Do not access the HttpContext from multiple threads in parallel. It is not thread safe.

The HttpContext is NOT threadsafe. Accessing it from multiple threads in parallel can cause corruption resulting in undefined behavior (hangs, crashes, data corruption).

BAD This example makes 3 parallel requests and logs the incoming request path before and after the outgoing http request. This accesses the request path from multiple threads potentially in parallel.

public class AsyncController : Controller
{
    [HttpGet("/search")]
    public async Task<SearchResults> Get(string query)
    {
        var query1 = SearchAsync(SearchEngine.Google, query);
        var query2 = SearchAsync(SearchEngine.Bing, query);
        var query3 = SearchAsync(SearchEngine.DuckDuckGo, query);

        await Task.WhenAll(query1, query2, query3);
        
        var results1 = await query1;
        var results2 = await query2;
        var results3 = await query3;

        return SearchResults.Combine(results1, results2, results3);
    }

    private async Task<SearchResults> SearchAsync(SearchEngine engine, string query)
    {
        var searchResults = SearchResults.Empty;
        try
        {
            _logger.LogInformation("Starting search query from {path}.", HttpContext.Request.Path);
            searchResults = await _searchService.SearchAsync(engine, query);
            _logger.LogInformation("Finishing search query from {path}.", HttpContext.Request.Path);
        }
        catch (Exception ex)
        {
            _logger.LogError(ex, "Failed query from {path}", HttpContext.Request.Path);
        }

        return searchResults;
    }
}

GOOD This example copies all data from the incoming request before making the 3 parallel requests.

public class AsyncController : Controller
{
    [HttpGet("/search")]
    public async Task<SearchResults> Get(string query)
    {
        string path = HttpContext.Request.Path;
        var query1 = SearchAsync(SearchEngine.Google, query, path);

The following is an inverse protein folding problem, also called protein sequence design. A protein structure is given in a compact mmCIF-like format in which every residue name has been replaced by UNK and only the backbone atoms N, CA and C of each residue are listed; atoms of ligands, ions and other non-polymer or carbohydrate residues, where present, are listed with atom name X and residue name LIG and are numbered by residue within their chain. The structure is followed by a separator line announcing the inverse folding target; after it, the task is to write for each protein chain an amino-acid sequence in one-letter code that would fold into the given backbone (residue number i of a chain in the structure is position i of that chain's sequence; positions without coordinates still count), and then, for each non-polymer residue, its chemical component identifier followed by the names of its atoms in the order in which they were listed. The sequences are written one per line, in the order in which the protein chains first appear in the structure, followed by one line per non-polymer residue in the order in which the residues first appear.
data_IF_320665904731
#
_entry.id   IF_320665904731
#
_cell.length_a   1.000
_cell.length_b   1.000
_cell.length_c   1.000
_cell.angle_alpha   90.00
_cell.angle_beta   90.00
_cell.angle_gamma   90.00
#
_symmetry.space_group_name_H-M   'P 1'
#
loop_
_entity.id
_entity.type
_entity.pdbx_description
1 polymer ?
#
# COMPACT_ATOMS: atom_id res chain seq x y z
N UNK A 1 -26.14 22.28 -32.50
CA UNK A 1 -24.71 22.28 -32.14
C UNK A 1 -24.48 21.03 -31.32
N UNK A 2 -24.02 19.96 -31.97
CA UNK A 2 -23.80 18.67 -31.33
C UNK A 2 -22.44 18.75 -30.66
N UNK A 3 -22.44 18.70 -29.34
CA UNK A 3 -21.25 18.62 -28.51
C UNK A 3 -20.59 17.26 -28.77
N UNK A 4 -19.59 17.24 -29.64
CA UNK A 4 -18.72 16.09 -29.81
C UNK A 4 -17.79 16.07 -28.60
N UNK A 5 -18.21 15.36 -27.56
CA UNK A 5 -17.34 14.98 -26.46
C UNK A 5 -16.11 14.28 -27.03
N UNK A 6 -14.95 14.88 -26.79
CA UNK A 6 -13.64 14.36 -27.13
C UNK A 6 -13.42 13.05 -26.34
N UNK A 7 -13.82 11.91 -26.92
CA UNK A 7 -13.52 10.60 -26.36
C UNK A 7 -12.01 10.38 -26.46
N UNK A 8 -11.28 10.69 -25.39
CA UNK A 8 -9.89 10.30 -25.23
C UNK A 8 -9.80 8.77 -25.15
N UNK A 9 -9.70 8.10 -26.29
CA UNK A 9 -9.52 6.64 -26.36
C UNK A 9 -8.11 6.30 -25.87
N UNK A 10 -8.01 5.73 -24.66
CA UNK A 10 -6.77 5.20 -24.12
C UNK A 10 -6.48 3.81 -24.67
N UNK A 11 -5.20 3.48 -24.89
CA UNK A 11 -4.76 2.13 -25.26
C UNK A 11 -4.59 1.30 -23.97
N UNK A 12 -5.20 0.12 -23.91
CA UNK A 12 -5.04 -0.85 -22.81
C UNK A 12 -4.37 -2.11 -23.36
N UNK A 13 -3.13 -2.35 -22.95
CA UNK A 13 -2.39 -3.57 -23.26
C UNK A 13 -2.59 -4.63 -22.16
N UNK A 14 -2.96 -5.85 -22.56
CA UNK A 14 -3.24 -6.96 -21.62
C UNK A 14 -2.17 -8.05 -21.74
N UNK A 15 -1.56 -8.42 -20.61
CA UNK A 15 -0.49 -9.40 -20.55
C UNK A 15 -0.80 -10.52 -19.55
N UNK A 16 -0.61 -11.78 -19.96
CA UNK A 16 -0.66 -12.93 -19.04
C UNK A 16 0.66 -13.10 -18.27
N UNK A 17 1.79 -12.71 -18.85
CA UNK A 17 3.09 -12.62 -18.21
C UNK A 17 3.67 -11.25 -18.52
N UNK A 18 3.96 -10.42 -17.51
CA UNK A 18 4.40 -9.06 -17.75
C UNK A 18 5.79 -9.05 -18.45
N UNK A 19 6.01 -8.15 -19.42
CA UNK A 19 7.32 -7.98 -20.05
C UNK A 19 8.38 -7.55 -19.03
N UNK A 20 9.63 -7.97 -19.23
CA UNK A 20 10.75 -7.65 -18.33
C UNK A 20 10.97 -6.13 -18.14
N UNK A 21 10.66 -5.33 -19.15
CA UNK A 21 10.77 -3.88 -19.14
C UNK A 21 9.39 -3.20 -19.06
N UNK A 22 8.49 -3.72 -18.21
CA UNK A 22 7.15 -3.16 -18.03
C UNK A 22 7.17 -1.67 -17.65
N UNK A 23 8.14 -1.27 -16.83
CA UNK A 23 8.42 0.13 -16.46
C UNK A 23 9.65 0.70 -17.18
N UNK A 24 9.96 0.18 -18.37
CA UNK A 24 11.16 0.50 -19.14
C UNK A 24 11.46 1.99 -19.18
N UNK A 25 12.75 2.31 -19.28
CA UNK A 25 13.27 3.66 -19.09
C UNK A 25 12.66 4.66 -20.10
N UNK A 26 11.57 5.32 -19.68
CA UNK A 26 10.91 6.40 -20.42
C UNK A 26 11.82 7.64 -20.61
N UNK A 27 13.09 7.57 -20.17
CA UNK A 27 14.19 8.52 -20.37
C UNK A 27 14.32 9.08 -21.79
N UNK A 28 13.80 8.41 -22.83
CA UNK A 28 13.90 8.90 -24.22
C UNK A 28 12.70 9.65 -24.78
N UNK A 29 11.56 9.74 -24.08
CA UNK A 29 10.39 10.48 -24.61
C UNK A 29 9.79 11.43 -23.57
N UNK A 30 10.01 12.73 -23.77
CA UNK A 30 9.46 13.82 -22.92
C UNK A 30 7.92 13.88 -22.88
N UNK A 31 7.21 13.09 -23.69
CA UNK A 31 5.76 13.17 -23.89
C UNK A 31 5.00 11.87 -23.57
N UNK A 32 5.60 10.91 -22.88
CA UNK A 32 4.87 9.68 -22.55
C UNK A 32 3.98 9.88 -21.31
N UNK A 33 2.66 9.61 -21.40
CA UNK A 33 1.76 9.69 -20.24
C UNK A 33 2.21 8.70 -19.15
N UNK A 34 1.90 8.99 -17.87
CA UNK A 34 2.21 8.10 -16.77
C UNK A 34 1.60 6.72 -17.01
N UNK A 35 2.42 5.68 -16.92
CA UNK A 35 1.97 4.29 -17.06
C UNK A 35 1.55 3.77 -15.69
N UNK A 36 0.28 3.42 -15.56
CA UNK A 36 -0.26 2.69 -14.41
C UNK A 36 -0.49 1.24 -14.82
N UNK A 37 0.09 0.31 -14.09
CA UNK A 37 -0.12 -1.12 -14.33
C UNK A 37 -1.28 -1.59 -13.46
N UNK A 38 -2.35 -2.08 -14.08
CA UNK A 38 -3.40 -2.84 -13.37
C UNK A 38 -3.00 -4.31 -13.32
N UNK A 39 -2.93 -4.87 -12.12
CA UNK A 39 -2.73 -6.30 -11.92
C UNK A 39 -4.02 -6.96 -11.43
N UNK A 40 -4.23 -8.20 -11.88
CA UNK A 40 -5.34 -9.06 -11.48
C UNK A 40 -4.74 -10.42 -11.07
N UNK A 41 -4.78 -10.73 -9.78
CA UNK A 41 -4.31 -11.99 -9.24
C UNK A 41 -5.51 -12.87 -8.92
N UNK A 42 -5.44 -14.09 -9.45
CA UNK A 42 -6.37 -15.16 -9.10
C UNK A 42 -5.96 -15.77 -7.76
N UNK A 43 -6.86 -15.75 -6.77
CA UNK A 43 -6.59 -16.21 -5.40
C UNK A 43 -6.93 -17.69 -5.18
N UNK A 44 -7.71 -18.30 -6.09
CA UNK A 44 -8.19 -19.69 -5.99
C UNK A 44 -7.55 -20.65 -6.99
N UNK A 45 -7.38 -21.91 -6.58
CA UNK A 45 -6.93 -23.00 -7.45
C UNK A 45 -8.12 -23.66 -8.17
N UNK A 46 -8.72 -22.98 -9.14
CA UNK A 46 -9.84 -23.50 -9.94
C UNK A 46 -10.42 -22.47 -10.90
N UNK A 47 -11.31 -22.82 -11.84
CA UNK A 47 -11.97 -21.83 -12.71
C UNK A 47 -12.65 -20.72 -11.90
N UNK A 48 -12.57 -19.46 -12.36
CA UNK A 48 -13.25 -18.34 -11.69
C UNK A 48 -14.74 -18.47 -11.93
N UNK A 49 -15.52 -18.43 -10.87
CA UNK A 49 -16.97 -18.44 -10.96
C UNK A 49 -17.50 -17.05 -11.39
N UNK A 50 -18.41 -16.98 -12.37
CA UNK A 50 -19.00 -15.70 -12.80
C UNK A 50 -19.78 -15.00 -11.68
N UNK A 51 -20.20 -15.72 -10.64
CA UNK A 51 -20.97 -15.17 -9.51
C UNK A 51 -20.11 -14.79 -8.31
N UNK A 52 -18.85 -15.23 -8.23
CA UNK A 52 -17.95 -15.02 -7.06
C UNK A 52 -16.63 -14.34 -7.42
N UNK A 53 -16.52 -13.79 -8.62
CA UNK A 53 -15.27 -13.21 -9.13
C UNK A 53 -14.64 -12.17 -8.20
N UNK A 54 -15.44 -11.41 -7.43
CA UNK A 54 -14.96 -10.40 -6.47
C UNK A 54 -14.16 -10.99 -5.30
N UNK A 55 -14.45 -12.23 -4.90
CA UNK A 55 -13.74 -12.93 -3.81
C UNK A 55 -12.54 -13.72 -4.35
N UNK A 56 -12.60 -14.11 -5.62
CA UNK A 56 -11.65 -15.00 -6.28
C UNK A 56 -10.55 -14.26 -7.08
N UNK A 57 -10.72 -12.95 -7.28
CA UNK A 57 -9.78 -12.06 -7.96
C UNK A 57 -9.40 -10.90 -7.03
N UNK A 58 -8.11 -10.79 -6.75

var query2 = SearchAsync(SearchEngine.Bing, query, path);
        var query3 = SearchAsync(SearchEngine.DuckDuckGo, query, path);

        await Task.WhenAll(query1, query2, query3);
        
        var results1 = await query1;
        var results2 = await query2;
        var results3 = await query3;

        return SearchResults.Combine(results1, results2, results3);
    }

    private async Task<SearchResults> SearchAsync(SearchEngine engine, string query, string path)
    {
        var searchResults = SearchResults.Empty;
        try
        {
            _logger.LogInformation("Starting search query from {path}.", path);
            searchResults = await _searchService.SearchAsync(engine, query);
            _logger.LogInformation("Finishing search query from {path}.", path);
        }
        catch (Exception ex)
        {
            _logger.LogError(ex, "Failed query from {path}", path);
        }

        return searchResults;
    }
}

Do not use the HttpContext after the request is complete

The HttpContext is only valid as long as there is an active http request in flight. The entire ASP.NET Core pipeline is an asynchronous chain of delegates that executes every request. When the Task returned from this chain completes, the HttpContext is recycled.

BAD This example uses async void (which is a ALWAYS bad in ASP.NET Core applications) and as a result, accesses the HttpResponse after the http request is complete. It will crash the process as a result.

public class AsyncVoidController : Controller
{
    [HttpGet("/async")]
    public async void Get()
    {
        await Task.Delay(1000);

        // THIS will crash the process since we're writing after the response has completed on a background thread
        await Response.WriteAsync("Hello World");
    }
}

GOOD This example returns a Task to the framework so the http request doesn't complete until the entire action completes.

public class AsyncController : Controller
{
    [HttpGet("/async")]
    public async Task Get()
    {
        await Task.Delay(1000);
        
        await Response.WriteAsync("Hello World");
    }
}

Do not capture the HttpContext in background threads

BAD This example shows a closure is capturing the HttpContext from the Controller property. This is bad because this work item could run outside of the request scope and as a result, could lead to reading a bogus HttpContext.

[HttpGet("/fire-and-forget-1")]
public IActionResult FireAndForget1()
{
    _ = Task.Run(() =>
    {